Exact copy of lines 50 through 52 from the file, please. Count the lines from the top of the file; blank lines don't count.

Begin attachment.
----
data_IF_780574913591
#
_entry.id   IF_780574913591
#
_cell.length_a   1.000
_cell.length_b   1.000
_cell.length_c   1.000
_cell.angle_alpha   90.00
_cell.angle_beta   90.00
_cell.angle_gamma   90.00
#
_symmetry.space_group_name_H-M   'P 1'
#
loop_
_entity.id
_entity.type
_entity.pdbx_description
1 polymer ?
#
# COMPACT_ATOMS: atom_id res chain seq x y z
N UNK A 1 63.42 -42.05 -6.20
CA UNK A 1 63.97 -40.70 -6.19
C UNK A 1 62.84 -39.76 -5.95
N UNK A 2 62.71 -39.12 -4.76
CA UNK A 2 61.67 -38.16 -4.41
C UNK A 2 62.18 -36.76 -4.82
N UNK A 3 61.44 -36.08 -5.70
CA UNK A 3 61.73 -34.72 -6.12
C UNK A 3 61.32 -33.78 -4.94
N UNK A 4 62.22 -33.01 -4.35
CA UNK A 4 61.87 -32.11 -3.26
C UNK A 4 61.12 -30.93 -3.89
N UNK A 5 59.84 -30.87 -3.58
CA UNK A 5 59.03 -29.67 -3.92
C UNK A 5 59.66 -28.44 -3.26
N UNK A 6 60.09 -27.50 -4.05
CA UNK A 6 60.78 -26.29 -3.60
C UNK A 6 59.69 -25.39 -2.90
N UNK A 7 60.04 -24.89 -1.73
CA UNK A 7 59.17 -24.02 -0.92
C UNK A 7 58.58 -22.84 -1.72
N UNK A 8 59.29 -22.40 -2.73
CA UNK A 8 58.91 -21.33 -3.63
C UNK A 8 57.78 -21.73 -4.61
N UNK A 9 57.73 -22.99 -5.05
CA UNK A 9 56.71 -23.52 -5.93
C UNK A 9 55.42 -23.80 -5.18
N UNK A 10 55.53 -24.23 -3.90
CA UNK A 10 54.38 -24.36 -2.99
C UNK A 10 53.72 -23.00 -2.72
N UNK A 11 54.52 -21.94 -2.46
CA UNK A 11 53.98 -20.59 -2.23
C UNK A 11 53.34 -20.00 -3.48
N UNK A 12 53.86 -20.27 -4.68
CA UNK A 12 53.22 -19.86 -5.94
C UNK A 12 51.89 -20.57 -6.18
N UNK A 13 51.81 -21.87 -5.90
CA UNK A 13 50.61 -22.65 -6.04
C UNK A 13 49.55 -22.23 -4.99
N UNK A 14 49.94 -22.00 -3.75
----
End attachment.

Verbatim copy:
C UNK A 10 53.72 -23.00 -2.72
N UNK A 11 54.52 -21.94 -2.46
CA UNK A 11 53.98 -20.59 -2.23